Has anyone ever created a wheelarch more outlandish and extravagant than the Renault 5 Turbo? Sorry, rhetorical question. Of course they haven’t. You can keep the swollen humps of a Porsche 911 Turbo, the pumped flanks and wheelarch blisters of various hot Audis and BMWs, this little Renault owns the ultimate box arch. No wonder Renault has looked through its back catalogue and gone “you know, we should do something with that again”. Clearly the announcement of the new all-electric 5 back in 2021 gave the designers all the excuse they needed.
And they’ve let their imaginations run wild. What a stonking set of arches the Turbo 3E wears. More shoulder on it than Hafthor Björnsson. Look at the proportions, the sheer width, the musculature of it. It’s not only a proper celebration of what went before, but has more confidence and swagger about it than a supercar.
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Ironically we have an early supercar to thank for the existence of the original Renault 5 Turbo. The Lancia Stratos dominated rallying in the mid-Seventies, taking over from the Alpine A110. It was a mid-engined, rear-drive, purpose-built coupe that had been designed by Bertone, so Renault, wanting revenge, engaged the Italian design house, which – funnily enough – suggested taking the 5 supermini and putting the engine in the middle driving the rear wheels. Le reste est de l’histoire.
Photography: Rowan Horncastle
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Unfortunately the Turbo 3E isn’t going to be tackling rally stages just yet. As I’m sure you’ve worked out this is a concept car. The kind that can usually barely summon up the strength to crawl off a show stand. This one is different.
The rear view is terrific, but once you’ve taken in the canopy of a rear wing and arches fuller than a chipmunk’s cheeks, you’ll notice the orange cables and the telltale signs of a pair of rear electric motors – 375bhp right there. But let’s not get ahead of ourselves. The Turbo 3E project came together unbelievably quickly. Under the leadership of Renault’s head of concepts Sandeep Bhambra, a team of around 20 took the car from first sketch to rolling concept in just eight months last year.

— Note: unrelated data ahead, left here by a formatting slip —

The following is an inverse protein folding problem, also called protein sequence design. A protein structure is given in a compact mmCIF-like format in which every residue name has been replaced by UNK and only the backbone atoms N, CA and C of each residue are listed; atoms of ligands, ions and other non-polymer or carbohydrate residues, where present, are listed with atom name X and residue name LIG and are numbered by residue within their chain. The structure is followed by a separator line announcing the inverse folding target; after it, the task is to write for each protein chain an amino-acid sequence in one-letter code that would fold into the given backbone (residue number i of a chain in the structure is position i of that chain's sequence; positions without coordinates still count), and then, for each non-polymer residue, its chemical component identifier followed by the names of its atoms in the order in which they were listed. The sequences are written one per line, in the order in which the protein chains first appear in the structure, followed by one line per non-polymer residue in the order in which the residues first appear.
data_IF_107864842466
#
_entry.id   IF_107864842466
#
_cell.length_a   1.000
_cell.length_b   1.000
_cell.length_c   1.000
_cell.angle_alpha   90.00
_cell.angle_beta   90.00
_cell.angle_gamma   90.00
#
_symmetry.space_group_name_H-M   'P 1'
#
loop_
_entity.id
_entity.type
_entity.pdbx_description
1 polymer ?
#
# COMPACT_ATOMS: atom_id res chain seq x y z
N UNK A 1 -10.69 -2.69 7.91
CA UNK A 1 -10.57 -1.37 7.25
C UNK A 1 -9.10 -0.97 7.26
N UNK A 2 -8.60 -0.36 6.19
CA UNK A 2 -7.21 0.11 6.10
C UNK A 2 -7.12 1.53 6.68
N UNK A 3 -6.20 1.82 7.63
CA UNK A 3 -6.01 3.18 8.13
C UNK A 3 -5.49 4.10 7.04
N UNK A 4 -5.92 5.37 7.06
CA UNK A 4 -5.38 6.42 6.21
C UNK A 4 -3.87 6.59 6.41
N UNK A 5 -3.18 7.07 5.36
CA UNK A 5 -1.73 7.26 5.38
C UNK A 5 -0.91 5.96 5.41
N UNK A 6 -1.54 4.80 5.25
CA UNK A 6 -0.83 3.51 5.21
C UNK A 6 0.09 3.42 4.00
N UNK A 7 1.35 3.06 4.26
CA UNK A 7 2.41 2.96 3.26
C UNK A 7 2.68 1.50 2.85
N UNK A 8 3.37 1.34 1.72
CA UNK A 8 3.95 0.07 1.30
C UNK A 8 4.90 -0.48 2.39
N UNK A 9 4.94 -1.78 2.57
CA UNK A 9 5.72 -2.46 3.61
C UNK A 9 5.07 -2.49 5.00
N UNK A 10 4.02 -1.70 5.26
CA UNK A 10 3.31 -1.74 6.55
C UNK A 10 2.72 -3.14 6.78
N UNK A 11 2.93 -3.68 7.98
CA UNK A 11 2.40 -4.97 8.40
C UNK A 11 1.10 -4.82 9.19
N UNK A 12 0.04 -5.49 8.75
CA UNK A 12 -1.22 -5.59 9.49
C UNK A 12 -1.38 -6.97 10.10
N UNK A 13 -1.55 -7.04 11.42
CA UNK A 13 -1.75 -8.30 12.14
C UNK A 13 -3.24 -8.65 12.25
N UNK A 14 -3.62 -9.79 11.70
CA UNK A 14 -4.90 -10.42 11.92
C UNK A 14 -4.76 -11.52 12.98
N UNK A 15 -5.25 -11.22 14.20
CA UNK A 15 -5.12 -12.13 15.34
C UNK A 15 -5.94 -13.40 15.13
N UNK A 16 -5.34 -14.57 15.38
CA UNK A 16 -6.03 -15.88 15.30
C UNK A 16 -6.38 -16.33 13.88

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And it’s not a new set of clothes over a Zoe. Even the battery pack is unique, says Bhambra: “We couldn’t use an existing production battery because they’re not capable of putting out the power we wanted, so this is bespoke.” So too is the chassis, a steel spaceframe constructed to FIA standards just in case Renault foresees a motorsport future for it. You could see it following the Volkswagen ID.R’s lead and doing sprints and hillclimbs.
But that’s not what it does best. Each of those motors drives a back wheel. There are no motors at the front. There’s a Donut mode and the steering has an impressive 50° of lock. And if you throw all this together you’ll reach a similar conclusion to me: Renault has built a drift car.
And boy can it drift. The only trouble is, I’m not allowed to play. And to ensure I don’t get carried away with the massively tempting hydraulic handbrake lever that is as dominant in the cabin as the steering wheel itself, Renault has fitted a preventative device. Yvan Muller is a four-time WTCC champion and 10-time Andros Ice Trophy racing champion. He’s also proficient in the use of the word “non”. Still, it’s a fun drive. Concept cars usually rattle, bang and clang but this one feels composed and developed. Apart from the noise, the usual high pitched, white noise squeal of whining motors that makes it hard to hear Yvan over the built-in intercom. He’s not averse to physical intervention, batting my hand away from the handbrake.
The 3E isn’t desperately fast in a straight line – it weighs 1,500kg, which would give it a similar power-to-weight ratio to an Audi RS3, but it never feels quite that potent and the acceleration is inevitably one-dimensional. Yet the car is more engaging than almost any other EV I’ve driven. The steering is connected, weighty and accurate, you get a good sense of what the front end is up to from the suspension which has just enough movement and composure to tell you about force buildup. When you turn in, you immediately sense how short the wheelbase is, and how eager the rear axle is to get involved and show what it can do…
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From what I can tell from driving it within Muller’s less-than-fruity corner boundaries it’s agile and responsive, darts happily around Magny-Cours club circuit, is more interesting in corners than down straights and drives with something approaching the exuberance of the styling. Turns out it also has a serious side. Yvan and I swap positions. Most racers aren’t drifters, but as the most successful Andros Trophy driver ever, Yvan is well used to viewing life through the side window. It’s quite the demo.